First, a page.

Green events are intended to educate, build interest, answer questions, and create momentum and hope for a better, sustainable future. A green event can be anything from a 15-minute information session after worship to a day-long gathering with plenaries and workshops. We offer a couple of workshop guides to help with the planning of these events.
As with most events at your faith community, you want people to feel they have engaged in something of significance. You have provided the opportunity for them to be moved, challenged, and encouraged. This will happen if you organize your event to involve them rather than tell them what to think or do. You are inviting them into a conversation about how all of us can work together to address issues of climate change and seek a more spiritually-enlivened future.
Begin and end, if possible, with a religious ritual, prayer, song, or something to connect your gathering to the larger realm of concern that is being discussed. Be heartened that your gathering of a few people is part of a worldwide movement towards harmony, peace, and sustainability.
For some ideas of green events that were held by various GSS participating faith communities, take a look at our page of case studies.
7. Energy audits
An energy audit provides you with some basic information about current energy use in your building and the potential for more efficient usage. An audit can range from a simple walk-through, pointing to obvious leaks and potential savings, to a full engineering study of your mechanical systems so that major upgrades can occur. Download our Audit Comparison Guide (0.3 MB).
GSS offers a low-cost Green Audit service which provides a walk-through audit of your faith community building by a trained professional green auditor who identifies areas that could be greened within the building. Participants receive a comprehensive report, including recommendations for saving energy, money, heat, and water.
If budgets are really tight, some faith communities recruit congregation members with energy or building backgrounds to conduct a walk-through audit using the GSS Practical Guide to Improving Energy Efficiency in Religious Buildings. It covers how to ‘tune-up’ your building through regular maintenance actions and details a wide range of retrofits that can help you save energy and money without sacrificing your comfort.
There is a range of possible retrofits that can make your building more energy efficient and comfortable to use. Everything from caulking around doors and windows, to insulating the basement and ceiling, to new mechanical systems that are more efficient and effective. The GSS Practical Guide details a great number of these options.
Based on the over 100 faith building Green Audits that GSS has conducted, we understand the costs of retrofits to religious buildings, their savings in money and energy, and how long it will take for the faith community to pay back their investment. In most cases, it is under ten years, and for buildings that last for generations, this represents substantial long-term savings.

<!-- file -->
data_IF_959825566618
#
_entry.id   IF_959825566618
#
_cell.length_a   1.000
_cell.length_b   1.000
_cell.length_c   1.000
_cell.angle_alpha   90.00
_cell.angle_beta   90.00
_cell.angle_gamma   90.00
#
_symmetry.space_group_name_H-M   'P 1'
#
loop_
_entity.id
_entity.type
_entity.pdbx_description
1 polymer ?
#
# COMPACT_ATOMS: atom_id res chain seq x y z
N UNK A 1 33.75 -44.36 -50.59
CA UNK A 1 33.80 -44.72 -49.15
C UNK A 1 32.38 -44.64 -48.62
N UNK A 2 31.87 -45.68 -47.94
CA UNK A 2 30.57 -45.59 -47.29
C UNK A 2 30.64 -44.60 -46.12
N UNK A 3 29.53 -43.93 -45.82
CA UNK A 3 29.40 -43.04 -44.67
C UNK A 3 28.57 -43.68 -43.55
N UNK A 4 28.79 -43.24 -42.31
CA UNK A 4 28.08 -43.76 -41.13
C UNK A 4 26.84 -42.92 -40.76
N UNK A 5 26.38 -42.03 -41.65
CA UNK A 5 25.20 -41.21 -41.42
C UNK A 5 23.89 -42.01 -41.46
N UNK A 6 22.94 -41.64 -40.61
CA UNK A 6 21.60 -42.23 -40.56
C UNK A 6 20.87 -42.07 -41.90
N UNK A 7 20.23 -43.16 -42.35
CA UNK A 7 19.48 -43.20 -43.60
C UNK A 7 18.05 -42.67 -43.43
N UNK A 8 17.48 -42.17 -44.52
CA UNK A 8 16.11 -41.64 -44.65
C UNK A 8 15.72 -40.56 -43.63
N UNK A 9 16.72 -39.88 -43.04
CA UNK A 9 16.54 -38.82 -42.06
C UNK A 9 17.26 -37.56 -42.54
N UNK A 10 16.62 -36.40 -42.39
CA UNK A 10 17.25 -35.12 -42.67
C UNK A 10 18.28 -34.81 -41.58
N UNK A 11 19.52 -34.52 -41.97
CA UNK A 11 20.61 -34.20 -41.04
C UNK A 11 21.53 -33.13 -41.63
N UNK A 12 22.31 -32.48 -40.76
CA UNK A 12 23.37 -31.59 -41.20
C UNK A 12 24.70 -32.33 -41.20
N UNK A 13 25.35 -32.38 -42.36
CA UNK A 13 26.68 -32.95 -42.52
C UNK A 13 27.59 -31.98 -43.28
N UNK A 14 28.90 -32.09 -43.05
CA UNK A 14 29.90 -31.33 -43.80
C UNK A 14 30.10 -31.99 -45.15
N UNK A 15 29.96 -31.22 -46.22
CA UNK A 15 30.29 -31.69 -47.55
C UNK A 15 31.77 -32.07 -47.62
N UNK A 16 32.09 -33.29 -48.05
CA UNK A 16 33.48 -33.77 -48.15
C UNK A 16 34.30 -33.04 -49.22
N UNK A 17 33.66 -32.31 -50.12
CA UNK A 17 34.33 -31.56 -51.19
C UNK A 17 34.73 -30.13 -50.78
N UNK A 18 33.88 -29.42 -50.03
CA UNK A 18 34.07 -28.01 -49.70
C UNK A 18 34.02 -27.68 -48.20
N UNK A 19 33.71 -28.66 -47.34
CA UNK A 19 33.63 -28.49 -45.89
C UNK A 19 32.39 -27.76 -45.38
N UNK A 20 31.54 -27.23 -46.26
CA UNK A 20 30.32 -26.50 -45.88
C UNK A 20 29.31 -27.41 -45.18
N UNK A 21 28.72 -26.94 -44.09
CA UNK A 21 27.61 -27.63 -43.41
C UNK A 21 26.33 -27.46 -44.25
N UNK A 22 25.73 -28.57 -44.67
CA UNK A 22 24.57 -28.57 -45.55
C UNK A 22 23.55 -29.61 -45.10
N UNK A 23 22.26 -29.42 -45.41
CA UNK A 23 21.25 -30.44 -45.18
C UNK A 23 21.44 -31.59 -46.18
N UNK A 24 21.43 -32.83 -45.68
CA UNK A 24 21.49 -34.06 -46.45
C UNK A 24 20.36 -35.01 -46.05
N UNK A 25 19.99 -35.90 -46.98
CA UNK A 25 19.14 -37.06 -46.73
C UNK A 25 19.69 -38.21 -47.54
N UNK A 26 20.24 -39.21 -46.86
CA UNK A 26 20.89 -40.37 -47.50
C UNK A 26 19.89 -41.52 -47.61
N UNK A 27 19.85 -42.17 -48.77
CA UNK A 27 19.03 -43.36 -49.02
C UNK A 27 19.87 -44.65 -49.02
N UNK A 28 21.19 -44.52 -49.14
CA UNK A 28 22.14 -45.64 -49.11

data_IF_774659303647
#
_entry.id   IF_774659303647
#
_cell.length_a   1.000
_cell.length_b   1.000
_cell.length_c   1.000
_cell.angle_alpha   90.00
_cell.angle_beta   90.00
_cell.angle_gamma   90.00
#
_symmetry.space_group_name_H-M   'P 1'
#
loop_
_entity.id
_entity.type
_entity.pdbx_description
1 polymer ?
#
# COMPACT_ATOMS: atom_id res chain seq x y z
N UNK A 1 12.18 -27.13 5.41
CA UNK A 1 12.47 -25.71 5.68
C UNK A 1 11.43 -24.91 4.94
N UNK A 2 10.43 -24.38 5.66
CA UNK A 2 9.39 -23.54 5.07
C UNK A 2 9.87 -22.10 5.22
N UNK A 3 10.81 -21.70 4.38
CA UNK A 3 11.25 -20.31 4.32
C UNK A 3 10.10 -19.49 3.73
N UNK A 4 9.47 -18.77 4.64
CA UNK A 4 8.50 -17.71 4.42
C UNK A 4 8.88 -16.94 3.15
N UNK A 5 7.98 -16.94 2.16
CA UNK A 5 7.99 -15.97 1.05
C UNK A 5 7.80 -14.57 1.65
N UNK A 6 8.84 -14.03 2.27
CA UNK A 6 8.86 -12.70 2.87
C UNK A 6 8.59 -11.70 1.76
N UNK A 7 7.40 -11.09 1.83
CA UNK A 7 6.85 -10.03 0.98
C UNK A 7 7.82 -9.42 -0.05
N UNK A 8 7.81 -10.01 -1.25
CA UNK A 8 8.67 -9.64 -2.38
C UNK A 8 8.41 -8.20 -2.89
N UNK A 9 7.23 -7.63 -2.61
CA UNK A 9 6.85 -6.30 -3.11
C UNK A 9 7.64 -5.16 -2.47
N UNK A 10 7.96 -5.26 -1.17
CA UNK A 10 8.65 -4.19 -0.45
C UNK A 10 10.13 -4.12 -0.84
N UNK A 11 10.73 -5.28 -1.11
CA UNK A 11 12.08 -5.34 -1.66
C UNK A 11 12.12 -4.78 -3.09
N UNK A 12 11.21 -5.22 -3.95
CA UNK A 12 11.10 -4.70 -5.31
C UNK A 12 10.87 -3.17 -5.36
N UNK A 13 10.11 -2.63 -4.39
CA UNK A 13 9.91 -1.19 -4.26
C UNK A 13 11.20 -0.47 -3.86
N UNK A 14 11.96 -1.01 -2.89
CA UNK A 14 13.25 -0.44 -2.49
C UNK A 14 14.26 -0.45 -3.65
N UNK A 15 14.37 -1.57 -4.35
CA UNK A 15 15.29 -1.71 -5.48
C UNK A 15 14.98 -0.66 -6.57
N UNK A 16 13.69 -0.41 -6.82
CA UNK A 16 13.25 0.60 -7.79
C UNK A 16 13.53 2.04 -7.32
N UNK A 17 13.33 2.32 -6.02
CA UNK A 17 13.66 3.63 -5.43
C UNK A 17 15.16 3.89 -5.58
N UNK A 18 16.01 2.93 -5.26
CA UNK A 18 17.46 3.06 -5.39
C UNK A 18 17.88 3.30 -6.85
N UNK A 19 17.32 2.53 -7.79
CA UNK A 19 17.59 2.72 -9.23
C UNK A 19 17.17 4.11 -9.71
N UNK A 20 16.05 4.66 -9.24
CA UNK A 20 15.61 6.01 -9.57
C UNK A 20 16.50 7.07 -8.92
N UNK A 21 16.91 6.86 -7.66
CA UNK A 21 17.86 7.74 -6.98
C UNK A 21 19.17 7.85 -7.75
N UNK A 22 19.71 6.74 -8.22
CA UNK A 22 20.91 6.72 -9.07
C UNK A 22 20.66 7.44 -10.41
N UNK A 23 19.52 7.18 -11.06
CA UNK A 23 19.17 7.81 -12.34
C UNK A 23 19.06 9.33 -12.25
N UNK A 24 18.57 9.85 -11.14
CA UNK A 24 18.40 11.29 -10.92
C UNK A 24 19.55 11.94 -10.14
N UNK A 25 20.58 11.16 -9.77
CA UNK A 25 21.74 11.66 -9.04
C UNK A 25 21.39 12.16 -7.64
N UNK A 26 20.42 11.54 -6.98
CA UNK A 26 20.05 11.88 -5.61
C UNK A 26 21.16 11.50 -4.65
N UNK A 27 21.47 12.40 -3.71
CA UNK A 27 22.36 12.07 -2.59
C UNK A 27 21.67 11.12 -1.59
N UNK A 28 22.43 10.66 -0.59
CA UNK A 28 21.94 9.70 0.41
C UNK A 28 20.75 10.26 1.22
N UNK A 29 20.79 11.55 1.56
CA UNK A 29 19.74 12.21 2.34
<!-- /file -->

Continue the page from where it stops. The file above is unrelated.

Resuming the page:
The simplest building upgrade, that often offers great benefit, is working to seal the air leaks around windows, doors, ceilings, and so on. Lots of buildings have many small air leaks that, added together, are the equivalent of leaving a door open in winter months.
9. Community Involvement
Our sacred spaces are important to our broader communities and convey a strong message about who we are and how we relate to our neighbours. If viewed through a “green” lens, what message does your religious building send to the community? Is the building well-maintained and kept running efficiently? What kind of lawns and gardens do you have? Is there the opportunity for a public display of your commitment to caring for creation, such as solar panels or other renewable energy sources? How can your building convey to the community that your faith community cares about humanity’s place in creation? How can you be a leader and set a good example for all your neighbours and other buildings?
Many faith groups are going solar. Some faith communities have converted their landscaping to use more Indigenous plants that are low maintenance and friendly to bees, butterflies, and other pollinators. One church converted its parking lot into raised-bed gardens to help feed low-income people in the neighbourhood. There are many examples of how faith communities have begun to take seriously how their property and presence can contribute to greening the broader community.
Indoors, we also know that many faith community buildings are used for a variety of community functions all week. This opens the door to your faith community demonstrating to these people your green values.
10. Greening your sacred home space
This is an invitation to view your home and surroundings as sacred spaces. We can imagine our religious buildings as sacred because they are intended to draw us into relationship with the Divine but why not our home as well? Our homes are places of rest, beauty, feasting, gathering, loving, and so on. All are sacred activities if we make the connection between the Divine impulse towards goodness and wholeness and our well-being. Recognizing this link helps us to make choices about our homes with the same conscious awareness as we are developing with our religious buildings. We need our homes to be as “green” as possible, not only to save energy and money but because it is a more healthy, holistic way to live.
Thinking of our homes as sacred space helps us to draw connections between the Divine-Nature and our day-to-day living. Rather than thinking of our personal space as a retreat from the natural world, how can we invite an interrelatedness with the natural world?